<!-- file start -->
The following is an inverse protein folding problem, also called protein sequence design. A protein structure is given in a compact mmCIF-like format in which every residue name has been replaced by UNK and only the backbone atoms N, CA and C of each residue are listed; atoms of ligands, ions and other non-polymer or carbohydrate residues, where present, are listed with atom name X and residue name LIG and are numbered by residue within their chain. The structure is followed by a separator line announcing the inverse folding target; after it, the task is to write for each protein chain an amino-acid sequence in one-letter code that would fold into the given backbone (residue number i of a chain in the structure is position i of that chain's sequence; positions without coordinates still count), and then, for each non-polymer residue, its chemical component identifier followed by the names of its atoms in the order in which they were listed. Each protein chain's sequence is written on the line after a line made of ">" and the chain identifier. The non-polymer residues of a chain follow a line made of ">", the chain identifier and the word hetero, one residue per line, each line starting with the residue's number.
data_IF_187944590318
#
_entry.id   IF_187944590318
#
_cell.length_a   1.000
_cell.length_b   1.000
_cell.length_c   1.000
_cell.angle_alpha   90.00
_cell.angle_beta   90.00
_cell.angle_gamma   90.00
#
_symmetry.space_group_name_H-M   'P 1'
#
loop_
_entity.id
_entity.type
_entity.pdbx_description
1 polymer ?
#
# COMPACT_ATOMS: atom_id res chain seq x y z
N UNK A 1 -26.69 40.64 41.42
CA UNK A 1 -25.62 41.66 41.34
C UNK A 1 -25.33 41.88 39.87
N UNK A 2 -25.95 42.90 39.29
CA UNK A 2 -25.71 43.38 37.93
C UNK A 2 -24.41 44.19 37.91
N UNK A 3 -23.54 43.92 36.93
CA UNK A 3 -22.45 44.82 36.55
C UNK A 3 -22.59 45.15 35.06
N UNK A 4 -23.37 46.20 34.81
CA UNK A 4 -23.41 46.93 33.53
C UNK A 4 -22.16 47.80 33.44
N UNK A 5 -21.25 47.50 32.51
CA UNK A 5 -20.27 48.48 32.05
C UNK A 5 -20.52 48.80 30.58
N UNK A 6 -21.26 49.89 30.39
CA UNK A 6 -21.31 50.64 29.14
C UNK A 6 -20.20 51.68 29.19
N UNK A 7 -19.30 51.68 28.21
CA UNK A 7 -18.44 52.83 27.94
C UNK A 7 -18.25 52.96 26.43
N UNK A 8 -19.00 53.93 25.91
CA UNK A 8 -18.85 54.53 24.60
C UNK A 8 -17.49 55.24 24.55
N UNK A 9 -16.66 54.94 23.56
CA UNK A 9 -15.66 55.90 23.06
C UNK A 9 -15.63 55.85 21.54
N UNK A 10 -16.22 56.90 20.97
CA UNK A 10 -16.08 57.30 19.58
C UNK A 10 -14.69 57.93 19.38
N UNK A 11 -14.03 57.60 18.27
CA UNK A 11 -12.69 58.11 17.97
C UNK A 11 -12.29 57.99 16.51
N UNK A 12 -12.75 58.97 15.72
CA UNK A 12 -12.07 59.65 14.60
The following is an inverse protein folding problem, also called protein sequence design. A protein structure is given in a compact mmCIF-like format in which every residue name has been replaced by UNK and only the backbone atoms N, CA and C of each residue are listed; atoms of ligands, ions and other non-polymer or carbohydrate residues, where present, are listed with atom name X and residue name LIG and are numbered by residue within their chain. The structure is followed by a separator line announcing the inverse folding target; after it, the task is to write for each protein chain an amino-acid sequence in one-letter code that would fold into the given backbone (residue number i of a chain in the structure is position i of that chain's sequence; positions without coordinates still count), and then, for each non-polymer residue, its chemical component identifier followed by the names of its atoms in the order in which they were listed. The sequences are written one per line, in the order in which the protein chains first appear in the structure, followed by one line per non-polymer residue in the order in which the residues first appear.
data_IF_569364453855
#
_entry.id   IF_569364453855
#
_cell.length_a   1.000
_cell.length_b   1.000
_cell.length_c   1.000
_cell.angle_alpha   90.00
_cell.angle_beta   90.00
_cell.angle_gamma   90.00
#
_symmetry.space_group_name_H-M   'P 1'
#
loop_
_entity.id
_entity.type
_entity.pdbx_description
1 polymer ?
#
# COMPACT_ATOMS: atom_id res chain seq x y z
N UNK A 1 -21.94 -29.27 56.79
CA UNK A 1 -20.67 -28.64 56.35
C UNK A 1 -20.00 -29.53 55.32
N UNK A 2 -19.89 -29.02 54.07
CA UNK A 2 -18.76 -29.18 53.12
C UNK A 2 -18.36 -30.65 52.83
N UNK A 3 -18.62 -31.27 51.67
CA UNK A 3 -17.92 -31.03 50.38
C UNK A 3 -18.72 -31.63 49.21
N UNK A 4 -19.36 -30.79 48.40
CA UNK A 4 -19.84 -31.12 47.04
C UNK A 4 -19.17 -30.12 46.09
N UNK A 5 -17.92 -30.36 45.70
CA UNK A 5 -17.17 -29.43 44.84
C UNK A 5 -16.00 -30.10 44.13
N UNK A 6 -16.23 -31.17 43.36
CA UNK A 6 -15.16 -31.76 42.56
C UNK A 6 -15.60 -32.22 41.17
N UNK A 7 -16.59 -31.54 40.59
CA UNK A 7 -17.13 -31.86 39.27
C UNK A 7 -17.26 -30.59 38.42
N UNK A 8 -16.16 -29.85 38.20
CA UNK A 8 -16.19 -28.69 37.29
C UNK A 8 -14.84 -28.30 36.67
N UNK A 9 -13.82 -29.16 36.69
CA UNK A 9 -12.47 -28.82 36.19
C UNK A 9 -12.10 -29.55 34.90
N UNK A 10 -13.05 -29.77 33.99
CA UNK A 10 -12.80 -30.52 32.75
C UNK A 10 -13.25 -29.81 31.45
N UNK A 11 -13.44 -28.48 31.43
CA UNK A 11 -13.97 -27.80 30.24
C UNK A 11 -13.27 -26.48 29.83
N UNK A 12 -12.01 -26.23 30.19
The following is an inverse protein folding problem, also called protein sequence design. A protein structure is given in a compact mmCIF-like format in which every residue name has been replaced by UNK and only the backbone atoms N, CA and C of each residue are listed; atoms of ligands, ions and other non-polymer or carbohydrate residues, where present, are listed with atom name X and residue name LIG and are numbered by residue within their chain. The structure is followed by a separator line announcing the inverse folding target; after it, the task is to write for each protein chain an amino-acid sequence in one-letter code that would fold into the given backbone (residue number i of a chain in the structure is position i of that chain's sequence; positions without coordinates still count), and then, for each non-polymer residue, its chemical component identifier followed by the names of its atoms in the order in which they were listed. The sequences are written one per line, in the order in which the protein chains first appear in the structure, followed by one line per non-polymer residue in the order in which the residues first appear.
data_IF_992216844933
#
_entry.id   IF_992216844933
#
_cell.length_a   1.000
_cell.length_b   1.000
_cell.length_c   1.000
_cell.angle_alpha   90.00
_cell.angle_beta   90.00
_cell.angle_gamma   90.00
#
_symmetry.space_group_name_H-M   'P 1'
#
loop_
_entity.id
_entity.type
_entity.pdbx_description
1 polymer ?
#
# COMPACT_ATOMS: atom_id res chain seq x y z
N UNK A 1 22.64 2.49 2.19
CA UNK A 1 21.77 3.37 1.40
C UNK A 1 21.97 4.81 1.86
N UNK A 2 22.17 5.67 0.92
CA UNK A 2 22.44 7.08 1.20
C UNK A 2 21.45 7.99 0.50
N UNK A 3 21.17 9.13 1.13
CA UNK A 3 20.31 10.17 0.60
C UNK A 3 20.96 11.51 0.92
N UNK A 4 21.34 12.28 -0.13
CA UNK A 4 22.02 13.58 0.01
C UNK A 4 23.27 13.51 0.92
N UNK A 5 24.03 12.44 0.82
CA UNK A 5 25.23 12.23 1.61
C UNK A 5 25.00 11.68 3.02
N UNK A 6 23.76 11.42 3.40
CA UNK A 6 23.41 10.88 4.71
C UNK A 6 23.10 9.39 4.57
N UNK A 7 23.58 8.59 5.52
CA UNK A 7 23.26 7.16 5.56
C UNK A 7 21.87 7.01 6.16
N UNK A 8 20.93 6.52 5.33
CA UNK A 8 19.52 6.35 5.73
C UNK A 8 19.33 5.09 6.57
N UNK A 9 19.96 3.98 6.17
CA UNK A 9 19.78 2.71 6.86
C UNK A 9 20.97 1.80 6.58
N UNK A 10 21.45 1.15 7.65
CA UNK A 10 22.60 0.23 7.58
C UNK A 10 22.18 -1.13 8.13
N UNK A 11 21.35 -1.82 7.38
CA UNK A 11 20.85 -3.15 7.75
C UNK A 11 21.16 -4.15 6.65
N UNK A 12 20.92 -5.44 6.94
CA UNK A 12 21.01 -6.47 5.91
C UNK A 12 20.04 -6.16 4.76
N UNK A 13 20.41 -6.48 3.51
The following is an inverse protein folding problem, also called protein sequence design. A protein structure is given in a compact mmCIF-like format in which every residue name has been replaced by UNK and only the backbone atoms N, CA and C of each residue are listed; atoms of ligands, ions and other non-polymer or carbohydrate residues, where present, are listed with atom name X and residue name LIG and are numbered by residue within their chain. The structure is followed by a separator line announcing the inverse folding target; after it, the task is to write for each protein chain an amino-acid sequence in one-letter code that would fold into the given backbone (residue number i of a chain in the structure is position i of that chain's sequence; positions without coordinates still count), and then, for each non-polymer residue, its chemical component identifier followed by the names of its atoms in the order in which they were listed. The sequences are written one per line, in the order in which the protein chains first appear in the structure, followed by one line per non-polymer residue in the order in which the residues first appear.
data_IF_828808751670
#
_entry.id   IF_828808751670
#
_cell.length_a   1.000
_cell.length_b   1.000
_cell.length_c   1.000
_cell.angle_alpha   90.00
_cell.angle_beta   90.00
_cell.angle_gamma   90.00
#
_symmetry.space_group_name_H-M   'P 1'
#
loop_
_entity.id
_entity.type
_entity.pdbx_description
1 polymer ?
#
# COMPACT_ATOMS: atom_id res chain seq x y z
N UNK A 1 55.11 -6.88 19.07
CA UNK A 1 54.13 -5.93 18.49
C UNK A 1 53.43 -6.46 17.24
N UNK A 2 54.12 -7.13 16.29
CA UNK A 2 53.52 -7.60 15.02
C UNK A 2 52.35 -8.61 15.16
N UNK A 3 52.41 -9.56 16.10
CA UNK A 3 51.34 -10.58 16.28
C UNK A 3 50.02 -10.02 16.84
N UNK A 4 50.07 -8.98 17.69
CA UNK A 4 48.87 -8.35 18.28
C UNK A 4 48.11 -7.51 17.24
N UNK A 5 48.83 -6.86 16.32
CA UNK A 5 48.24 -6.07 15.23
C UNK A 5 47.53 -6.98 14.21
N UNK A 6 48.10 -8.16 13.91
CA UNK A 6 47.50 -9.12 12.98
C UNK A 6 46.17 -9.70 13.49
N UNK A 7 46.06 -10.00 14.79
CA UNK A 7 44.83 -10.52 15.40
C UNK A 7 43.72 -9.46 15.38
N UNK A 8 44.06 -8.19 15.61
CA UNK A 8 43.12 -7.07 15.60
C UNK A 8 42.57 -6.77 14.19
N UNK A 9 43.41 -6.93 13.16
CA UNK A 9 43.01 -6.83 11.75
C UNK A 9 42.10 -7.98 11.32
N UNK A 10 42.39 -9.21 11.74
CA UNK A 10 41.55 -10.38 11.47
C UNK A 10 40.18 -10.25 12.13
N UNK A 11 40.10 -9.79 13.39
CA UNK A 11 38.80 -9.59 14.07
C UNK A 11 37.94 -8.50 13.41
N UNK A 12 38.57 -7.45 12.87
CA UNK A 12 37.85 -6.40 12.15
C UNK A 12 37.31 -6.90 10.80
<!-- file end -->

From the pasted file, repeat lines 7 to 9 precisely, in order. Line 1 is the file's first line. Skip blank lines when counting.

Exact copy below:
_cell.length_b   1.000
_cell.length_c   1.000
_cell.angle_alpha   90.00